1RMIT University – Graduate School Of Business And Law, Melbourne, Australia
Confession evidence is considered the strongest evidence in criminal proceedings, hence, a false confession could be problematic. The exonerations of innocent individuals who falsely confessed have led to global awareness of this issue in criminal justice systems. Although most is known about US exonerations, it would be unrealistic to believe wrongful convictions do not happen outside the US. Indeed, more and more evidence surfaces around the world that false confessions are made in every country. In Australia, the general public has been confronted with wrongful conviction cases in which a false confession was made. The media coverage of exonerated individuals such as John Button, Darryl Beamish and more recently Gene Gibson have brought the issue to the attention of the general public. The underlying reason for their false confessions differ, Button, for instance, was distraught and exhausted and confessed to escape his interrogation. Gibson’s English proficiency was limited and came to believe that he would get ‘big time’ jail if he did not confess. This presentation will focus on the underlying reasons why an individual confesses to a crime he or she did not commit. The presenter will differentiate the types of false confessions identified by Kassin and Wrightsman (e.g. voluntary false confessions, coerced internalised and coerced compliant) and explain these different types of false confessions in Australian wrongful conviction cases. The presenter will also emphasise the importance of defence lawyers’ knowledge on this issue and the importance of their ability to identify false confessions in police interviews with their clients.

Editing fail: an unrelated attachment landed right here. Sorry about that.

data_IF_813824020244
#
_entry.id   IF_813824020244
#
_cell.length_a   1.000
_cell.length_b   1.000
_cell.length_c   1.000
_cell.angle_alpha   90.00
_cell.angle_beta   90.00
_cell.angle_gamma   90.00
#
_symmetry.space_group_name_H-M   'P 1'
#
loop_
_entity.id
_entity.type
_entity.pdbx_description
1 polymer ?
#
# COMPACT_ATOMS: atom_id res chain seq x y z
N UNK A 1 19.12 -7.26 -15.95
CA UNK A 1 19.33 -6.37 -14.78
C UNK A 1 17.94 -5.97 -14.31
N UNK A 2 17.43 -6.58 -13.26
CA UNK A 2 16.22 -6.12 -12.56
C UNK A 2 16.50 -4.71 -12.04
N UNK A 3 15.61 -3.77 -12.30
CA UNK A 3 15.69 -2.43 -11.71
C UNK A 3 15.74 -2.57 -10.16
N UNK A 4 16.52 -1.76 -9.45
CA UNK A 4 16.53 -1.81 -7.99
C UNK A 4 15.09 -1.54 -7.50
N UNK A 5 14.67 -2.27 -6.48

Lisanne Adam (LL.M) is a PhD candidate at the GSBL of RMIT University. She was previously affiliated with the Not Guilty: The Sydney Exoneration Project of the University of Sydney. During her work for this project she identified the key issues with regards to false confessions and wrongful convictions. In her PhD research she analyses the prevalence of- and underlying reasons for false confessions which contribute to Australian wrongful convictions.